Ubaldo Jimenez 547 72 Ian Kennedy 611 12
Cole Hamels 651 71 Bartolo Colon 507 13
John Lackey 349 69 Doug Fister 586 14
Tim Lincecum 600 69 Kyle Lohse 598 15
Felix Hernandez 670 65 Travis Wood 462 15
Anibal Sanchez 574 63 Mike Minor 466 16
Edinson Volquez 461 62 Chris Capuano 490 17
CJ Wilson 638 61 Matt Garza 457 17
Ervin Santana 617 57 Jon Niese 490 17
Mat Latos 614 56 Cliff Lee 666 18
Trevor Cahill 554 56 Bronson Arroyo 603 19
Ryan Dempster 546 55 RA Dickey 667 19
Josh Beckett 406 53 Kevin Correia 510 19
Matt Cain 625 53 Jake Westbrook 474 20
Scott Feldman 337 53 Zack Greinke 561 20
Justin Masterson 615 48 Jeremy Guthrie 601 20
Edwin Jackson 564 47 Kyle Kendrick 456 21
Madison Bumgarner 614 47 Mike Leake 539 22
Justin Verlander 707 47

Avoiding Cliff Lee is probably a good idea given the stingy steals allowed and the fact that his IP over the last three years is the number of the Beast. Kyle Lohse benefited from allowing only one steal back in 2011 which I at first thought must have had just as much to do with Yadier Molina as anything else. But looking closer, Molina only caught 29% of basestealers that year (compared to his usual 40% + rate in 2010, 2012, and 2013).

Thanks for reading. Speaking of catchers and their CS%, next time we’ll take a look at how the backstops fared, and then it’s on to some 2014 sleepers and strategies. I hope everyone has a safe and happy Thanksgiving in the meantime.

If you’re a tweeter on Twitter, you can follow Mike @643ball

  1. Count de Monetball says:
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    Fun read mike! Thanks

    • Mike

      Mike says:
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      @Count de Monetball: Thanks, Count. BTW, your Razzball handle makes me chuckle every time I see it. I’m a huge Mel Brooks fan. “-it’s good to be the king…”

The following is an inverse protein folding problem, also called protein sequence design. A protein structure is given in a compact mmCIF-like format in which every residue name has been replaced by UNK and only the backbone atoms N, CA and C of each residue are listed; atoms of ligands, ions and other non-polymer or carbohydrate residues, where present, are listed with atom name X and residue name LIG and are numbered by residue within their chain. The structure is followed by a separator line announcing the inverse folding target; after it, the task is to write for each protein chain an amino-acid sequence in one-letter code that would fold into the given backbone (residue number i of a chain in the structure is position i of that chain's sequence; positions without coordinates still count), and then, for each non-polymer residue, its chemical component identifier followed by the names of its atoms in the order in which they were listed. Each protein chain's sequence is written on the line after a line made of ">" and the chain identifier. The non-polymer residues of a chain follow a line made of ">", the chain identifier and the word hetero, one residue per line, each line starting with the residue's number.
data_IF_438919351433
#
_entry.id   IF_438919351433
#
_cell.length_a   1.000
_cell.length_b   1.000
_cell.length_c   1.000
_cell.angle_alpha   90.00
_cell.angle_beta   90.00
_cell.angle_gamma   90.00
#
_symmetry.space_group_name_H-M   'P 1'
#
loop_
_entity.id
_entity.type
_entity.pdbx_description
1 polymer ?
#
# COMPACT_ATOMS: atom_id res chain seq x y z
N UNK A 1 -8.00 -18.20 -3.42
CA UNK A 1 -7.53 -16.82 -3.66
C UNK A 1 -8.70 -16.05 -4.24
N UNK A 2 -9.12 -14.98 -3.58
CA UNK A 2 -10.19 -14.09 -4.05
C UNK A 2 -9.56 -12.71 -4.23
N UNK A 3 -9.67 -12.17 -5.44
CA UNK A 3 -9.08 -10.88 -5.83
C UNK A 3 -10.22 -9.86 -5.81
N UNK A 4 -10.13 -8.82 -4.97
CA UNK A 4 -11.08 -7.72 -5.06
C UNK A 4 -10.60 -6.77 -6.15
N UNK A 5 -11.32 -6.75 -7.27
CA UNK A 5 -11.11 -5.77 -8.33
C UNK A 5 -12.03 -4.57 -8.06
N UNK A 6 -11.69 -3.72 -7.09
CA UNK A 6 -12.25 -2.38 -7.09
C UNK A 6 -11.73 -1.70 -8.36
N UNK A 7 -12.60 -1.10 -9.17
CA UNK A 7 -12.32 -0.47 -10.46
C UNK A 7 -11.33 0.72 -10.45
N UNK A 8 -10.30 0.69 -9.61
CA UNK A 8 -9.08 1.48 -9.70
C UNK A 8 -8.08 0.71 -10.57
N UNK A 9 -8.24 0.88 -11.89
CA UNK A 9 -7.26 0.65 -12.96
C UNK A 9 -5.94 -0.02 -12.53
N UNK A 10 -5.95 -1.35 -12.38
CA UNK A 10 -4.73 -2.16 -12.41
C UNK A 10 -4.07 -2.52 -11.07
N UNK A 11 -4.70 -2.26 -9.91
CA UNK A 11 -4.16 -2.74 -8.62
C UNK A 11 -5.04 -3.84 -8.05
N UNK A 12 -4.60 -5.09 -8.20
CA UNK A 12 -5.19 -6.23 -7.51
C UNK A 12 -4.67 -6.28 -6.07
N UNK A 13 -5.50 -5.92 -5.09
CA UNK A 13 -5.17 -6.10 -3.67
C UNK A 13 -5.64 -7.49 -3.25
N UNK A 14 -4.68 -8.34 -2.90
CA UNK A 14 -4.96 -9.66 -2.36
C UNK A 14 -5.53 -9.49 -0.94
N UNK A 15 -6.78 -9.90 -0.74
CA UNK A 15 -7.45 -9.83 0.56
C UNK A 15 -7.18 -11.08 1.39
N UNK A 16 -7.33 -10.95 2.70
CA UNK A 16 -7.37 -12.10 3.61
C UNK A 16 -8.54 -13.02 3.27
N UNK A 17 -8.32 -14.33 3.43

• Count de Monetball says:
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        @Mike: Your highness, you look like the pissboy!

  2. Wake Up says:
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    just in case you didn’t like Harvey, Waino, and Kershaw enough…here’s another reason…they don’t allow runners to get into scoring position…very nice!

    btw, any idea where to get a new pulling guard for a dandle board…mine broke…dammit!

  3. Simply Fred

    simply fred says:
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    Thanks, Mike. Copied and pasted straight to my sagnof spreadsheet. I will be consulting daily to fill streaming sagnof.

    (btw: I went from mid-pack to top of rcl league in SB in just two weeks just by loading up on speedsters end of last year.) (gained that ‘luxury’ ‘cuz my team was lost cause by then… :-) )

    • Mike

      Mike says:
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      @simply fred: that’s awesome! glad it was helpful! BTW, I still refer to your pitcher streaming post from ’12 multiple times a season. it’s one of my favorite all time Razz articles…